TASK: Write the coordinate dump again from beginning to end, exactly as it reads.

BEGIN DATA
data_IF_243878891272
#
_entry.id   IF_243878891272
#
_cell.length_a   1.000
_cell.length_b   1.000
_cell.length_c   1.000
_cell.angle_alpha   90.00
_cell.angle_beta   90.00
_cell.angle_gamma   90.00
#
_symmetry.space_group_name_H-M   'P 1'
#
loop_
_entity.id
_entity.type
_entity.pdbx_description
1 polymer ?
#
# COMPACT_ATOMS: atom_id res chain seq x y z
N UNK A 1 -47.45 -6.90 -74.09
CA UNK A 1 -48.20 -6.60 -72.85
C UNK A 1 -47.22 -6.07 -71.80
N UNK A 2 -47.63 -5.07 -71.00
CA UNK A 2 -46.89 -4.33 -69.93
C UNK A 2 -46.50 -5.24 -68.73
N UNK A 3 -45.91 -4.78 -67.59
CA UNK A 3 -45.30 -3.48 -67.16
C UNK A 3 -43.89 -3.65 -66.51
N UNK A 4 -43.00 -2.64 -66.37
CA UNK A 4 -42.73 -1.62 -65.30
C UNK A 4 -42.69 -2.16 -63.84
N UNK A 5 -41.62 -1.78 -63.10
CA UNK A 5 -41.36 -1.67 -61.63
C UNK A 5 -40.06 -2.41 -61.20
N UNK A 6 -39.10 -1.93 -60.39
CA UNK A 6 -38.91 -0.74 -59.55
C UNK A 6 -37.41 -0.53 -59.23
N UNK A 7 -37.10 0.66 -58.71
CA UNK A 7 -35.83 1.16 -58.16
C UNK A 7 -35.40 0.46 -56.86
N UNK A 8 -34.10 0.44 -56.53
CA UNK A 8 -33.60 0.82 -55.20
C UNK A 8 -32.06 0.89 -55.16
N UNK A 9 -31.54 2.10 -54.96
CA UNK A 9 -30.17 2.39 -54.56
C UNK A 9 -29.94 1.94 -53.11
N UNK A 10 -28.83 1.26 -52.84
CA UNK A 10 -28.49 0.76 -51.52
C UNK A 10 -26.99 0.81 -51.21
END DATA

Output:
data_IF_243878891272
#
_entry.id   IF_243878891272
#
_cell.length_a   1.000
_cell.length_b   1.000
_cell.length_c   1.000
_cell.angle_alpha   90.00
_cell.angle_beta   90.00
_cell.angle_gamma   90.00
#
_symmetry.space_group_name_H-M   'P 1'
#
loop_
_entity.id
_entity.type
_entity.pdbx_description
1 polymer ?
#
# COMPACT_ATOMS: atom_id res chain seq x y z
N UNK A 1 -47.45 -6.90 -74.09
CA UNK A 1 -48.20 -6.60 -72.85
C UNK A 1 -47.22 -6.07 -71.80
N UNK A 2 -47.63 -5.07 -71.00
CA UNK A 2 -46.89 -4.33 -69.93
C UNK A 2 -46.50 -5.24 -68.73
N UNK A 3 -45.91 -4.78 -67.59
CA UNK A 3 -45.30 -3.48 -67.16
C UNK A 3 -43.89 -3.65 -66.51
N UNK A 4 -43.00 -2.64 -66.37
CA UNK A 4 -42.73 -1.62 -65.30
C UNK A 4 -42.69 -2.16 -63.84
N UNK A 5 -41.62 -1.78 -63.10
CA UNK A 5 -41.36 -1.67 -61.63
C UNK A 5 -40.06 -2.41 -61.20
N UNK A 6 -39.10 -1.93 -60.39
CA UNK A 6 -38.91 -0.74 -59.55
C UNK A 6 -37.41 -0.53 -59.23
N UNK A 7 -37.10 0.66 -58.71
CA UNK A 7 -35.83 1.16 -58.16
C UNK A 7 -35.40 0.46 -56.86
N UNK A 8 -34.10 0.44 -56.53
CA UNK A 8 -33.60 0.82 -55.20
C UNK A 8 -32.06 0.89 -55.16
N UNK A 9 -31.54 2.10 -54.96
CA UNK A 9 -30.17 2.39 -54.56
C UNK A 9 -29.94 1.94 -53.11
N UNK A 10 -28.83 1.26 -52.84
CA UNK A 10 -28.49 0.76 -51.52
C UNK A 10 -26.99 0.81 -51.21